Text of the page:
When you’re ultra wealthy, the world really is your oyster; travel becomes a whole lot less stressful and there is no end to how luxurious your holidays can be.
Whether you’ve just won the lottery, scored a massive inheritance, or earned your fortune through years of hard work and dedication, chances are you’re looking to tap into your bank accounts to enjoy some world travel.
From world-class ski resorts to private beaches, there are countless luxury destinations that cater to the elite, and the rich aren’t booking an economy plane ticket to get there.
From sailing the seas on a superyacht to solely dining at Michelin-starred restaurants, the wealthy know how to splurge on travel. Here are seven ways you can enjoy a luxury vacation like the rich and famous.
Covid-19 has impacted nearly every industry including the gambling industry. Many of the world’s top casinos have been forced to close intermittently as countries go in and out of lockdowns.
While things started to look promising for gambling tourism to return in 2021, the more serious Delta variant has forced many casinos to find alternative ways to appease their customers’ urge to gamble. One of these ways has included the increase of online live casinos.
Over half the world’s population gambles at least once a year, many of those choosing to do so in casinos while traveling. As the gambling industry has grown, it has become an integral part of tourism and the economy of many nations.
Casinos of course employ a great deal of people themselves, but it’s also the flow-on effect of drawing millions of international tourists and having them support local restaurants, hotels, and attractions that really impacts the local economy.
The pandemic has forced casinos around the world to take their gaming floors online, inventing new ways to enhance the experience to make it as close to the real thing as possible.
While online casinos may never fully replace real-life physical casinos, they have definitely found their place and are likely to stay given that there remains uncertainty of when many countries will open up their borders and restrictions will be eased enough to allow famous gaming floors to open to tourists once again.
Whether you find yourself moving to another country for work, school, volunteering, or to be with your international love, it’s common to feel a sense of homesickness at some point.
Despite the excitement of moving abroad, it’s common to feel a sense of loss being away from home and anxiety from trying to adjust to your new surroundings.
While many expats experience homesickness, the causes and emotional / physical impacts are different for each person; from acute emotional distress all the way to an almost debilitating depression which can impact your health.
Whether you’re taking up a lucrative employment offer in London or Dubai or simply researched incredible Bangkok condos for rent, understand that no one is fully immune to homesickness.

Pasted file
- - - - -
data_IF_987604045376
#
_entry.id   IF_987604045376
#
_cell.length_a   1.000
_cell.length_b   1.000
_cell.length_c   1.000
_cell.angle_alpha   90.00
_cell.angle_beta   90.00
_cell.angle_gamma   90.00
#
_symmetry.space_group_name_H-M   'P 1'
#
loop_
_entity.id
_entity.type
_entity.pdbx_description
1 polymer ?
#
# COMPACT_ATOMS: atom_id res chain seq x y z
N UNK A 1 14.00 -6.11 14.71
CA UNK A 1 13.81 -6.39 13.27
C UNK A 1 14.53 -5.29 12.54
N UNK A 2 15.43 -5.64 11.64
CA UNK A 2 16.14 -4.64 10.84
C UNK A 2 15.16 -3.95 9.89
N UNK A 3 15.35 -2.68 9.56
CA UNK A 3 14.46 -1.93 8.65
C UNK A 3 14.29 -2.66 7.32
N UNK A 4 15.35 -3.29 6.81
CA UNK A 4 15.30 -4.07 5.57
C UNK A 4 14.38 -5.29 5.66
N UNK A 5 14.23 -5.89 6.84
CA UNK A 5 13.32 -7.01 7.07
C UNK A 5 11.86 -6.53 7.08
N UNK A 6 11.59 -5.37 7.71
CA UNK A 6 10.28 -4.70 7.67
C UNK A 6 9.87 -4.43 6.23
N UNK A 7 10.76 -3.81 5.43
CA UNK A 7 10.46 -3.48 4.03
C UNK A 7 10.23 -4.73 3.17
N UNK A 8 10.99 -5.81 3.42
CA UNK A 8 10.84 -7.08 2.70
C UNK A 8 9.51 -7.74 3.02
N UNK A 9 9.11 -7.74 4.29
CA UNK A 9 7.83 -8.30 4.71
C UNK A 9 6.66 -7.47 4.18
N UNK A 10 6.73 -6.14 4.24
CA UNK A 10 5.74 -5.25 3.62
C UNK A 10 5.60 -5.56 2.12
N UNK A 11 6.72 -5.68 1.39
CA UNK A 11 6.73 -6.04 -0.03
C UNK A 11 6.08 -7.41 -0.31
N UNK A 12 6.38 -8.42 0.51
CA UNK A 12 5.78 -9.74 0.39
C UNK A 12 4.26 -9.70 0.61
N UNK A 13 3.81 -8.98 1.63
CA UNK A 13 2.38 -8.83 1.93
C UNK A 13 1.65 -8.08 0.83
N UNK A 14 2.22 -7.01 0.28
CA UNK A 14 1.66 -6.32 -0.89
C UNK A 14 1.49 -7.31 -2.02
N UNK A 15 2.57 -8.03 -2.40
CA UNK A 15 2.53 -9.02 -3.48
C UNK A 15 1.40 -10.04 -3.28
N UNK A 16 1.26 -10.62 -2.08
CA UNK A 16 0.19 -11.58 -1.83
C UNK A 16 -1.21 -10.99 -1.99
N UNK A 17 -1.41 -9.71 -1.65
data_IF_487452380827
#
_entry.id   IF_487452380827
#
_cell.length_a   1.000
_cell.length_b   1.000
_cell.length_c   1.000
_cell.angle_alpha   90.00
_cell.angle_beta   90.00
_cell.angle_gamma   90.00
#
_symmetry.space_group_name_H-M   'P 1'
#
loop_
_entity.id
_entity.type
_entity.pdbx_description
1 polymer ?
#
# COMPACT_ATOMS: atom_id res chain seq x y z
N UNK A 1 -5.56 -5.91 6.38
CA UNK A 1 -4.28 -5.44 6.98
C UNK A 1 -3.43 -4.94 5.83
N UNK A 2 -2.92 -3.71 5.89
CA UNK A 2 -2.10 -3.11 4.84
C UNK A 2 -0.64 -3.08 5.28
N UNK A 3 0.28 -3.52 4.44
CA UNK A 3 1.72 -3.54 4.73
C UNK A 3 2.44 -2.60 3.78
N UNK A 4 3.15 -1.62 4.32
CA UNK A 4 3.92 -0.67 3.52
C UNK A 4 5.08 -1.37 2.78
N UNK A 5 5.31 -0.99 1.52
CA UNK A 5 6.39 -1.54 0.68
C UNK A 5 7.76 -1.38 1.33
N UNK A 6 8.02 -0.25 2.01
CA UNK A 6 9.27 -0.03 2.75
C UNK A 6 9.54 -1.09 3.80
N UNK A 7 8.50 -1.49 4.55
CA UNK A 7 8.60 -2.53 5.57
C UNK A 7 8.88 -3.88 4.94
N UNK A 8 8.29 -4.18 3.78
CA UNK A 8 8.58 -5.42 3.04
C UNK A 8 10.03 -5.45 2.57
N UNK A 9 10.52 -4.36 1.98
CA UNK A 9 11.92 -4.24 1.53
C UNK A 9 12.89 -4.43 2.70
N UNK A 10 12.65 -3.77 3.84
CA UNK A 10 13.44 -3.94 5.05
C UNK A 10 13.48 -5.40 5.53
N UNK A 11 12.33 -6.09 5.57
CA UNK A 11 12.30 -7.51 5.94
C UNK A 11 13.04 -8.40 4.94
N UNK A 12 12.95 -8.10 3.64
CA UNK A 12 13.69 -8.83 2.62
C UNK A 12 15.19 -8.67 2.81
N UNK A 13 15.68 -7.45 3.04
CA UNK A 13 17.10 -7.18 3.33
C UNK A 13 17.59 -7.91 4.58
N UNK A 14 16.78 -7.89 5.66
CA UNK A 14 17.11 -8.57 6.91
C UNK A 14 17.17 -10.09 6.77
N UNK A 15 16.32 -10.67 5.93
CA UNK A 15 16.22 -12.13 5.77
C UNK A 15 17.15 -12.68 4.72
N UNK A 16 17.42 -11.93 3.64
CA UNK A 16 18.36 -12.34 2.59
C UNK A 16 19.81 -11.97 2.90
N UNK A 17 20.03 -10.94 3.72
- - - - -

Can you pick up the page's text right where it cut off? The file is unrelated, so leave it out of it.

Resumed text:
The key to dealing with homesickness is to be able to recognize the feelings and work through them, rather than trying to ignore or prevent them.
Feeling homesick is completely normal and nothing to be ashamed of, and there are a number of strategies that will help you to better cope with the various effects of homesickness.
Travel is much more than escaping the demands of work and home while we relax on a beach somewhere. There are many life lessons to be had while traveling, many of which you can pick up quite easily without much effort.
Travel exposes you to new cultures and ideas, while often presenting you with many new and unique situations, all of which can collectively help you grow as an individual.
Whether positive or negative, your travel experiences are likely to stay with you a long time and have the ability to shape who you become.
If you found learning in a classroom difficult, fear not, because not all lessons are taught within four walls by a teacher that just doesn’t seem to get you.
Travel may just be one of the world’s greatest teachers, educating you in some of life’s most important lessons. Here are the top 8 life lessons you can gain through traveling the world.
As far as budget accommodation goes in Sydney, you can’t find a hostel with a better reputation than the Sydney Harbour YHA.
With a killer location, killer facilities, and that million dollar view (think sushi from a rooftop terrace directly overlooking the Bridge and Opera House), booking a room is the best choice you’ll make.
But not only is the hostel clean, affordable, friendly, with spacious, stylish communal areas and all the amenities you’d expect from a modern hostel, it also wraps around the archaeological remains of colonial Sydney.
The Big Dig Archaeological Site is an area of land with archaeological remains from the late 18th century, the time of Australia’s first European settlement. The excavations are part of the hostel itself, and this remains one of the largest urban archaeological dig sites in Australia.
With rooms built around the excavated foundations of over 30 homes and shops from 1795, and artifacts on display throughout it’s halls, this is one of few opportunities in the world to spend the night on an archaeological dig site.